Abstract: I last spoke to the Bradford Institute for Health Research on the topic of Resilient health care: re-conceptualising patient safety. Two years on, and along with members of the Resilient Health Care Network, we have published another book (Braithwaite, Wears and Hollnagel, 2017, Reconciling Word-As-Imagined and Work-As-Done), with three more volumes in various stages of production. Leveraging from this work, I will analyse recent developments in patient safety and discuss a number of issues crucial to understanding where we are in the perennial search for better ways to care for patients in safe, effective environments.
I will draw not only on the compendiums making up the contributions of the Resilient Health Care Net, but also on two other recent contributions of note. One is The Sociology of Healthcare Safety and Quality (Allen, Braithwaite, Sandall, Waring, (eds.), 2016). The other is recent work on applying complexity science to health care (Braithwaite, Churruca, Ellis, Long, Clay-Williams, Damen, Herkes, Pomare, Ludlow, 2017, Complexity Science in Healthcare—Aspirations, Approaches, Applications and Accomplishments: A White Paper).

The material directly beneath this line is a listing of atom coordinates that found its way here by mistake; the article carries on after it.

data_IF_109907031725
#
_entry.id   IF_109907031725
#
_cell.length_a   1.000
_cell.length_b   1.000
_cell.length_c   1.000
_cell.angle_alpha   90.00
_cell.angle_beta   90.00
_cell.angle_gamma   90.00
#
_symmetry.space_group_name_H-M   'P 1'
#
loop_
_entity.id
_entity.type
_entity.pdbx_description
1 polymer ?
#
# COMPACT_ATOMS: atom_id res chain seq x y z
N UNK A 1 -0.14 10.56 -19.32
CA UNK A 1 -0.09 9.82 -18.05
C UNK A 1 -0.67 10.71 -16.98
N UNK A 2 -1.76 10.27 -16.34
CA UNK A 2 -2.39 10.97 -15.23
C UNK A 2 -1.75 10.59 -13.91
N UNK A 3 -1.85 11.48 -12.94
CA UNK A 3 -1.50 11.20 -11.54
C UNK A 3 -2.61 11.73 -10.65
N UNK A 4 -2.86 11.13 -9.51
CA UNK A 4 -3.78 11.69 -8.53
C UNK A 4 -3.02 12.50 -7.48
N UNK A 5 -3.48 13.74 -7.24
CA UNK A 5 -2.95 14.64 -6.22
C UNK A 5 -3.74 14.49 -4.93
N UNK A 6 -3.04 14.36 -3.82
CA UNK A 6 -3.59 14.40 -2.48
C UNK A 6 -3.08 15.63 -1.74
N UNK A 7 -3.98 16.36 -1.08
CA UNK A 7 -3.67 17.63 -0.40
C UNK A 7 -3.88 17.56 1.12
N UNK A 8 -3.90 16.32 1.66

The bottom line is that despite the doomsayers saying that it is proving very hard to make progress in patient safety as it is such an intractable wicked problem, it’s better to say that we are at the end of the beginning of the patient safety movement rather than at the beginning of the end. But, in the end, that will be up to each individual in the audience. There will be time for discussion at the conclusion of this presentation.
Biography: Professor Jeffrey Braithwaite, BA, MIR (Hons), MBA, DipLR, PhD, FAIM, FCHSM, FFPHRCP (UK), FAcSS (UK), Hon FRACMA, is Foundation Director, Australian Institute of Health Innovation, Director, Centre for Healthcare Resilience and Implementation Science, and Professor of Health Systems Research, Macquarie University, Australia. His research examines patient safety, health care as a complex adaptive system, and applying complexity science to health care problems. He has attracted funding of more than AUD$102 million and has received 37 different national and international awards for his teaching and research.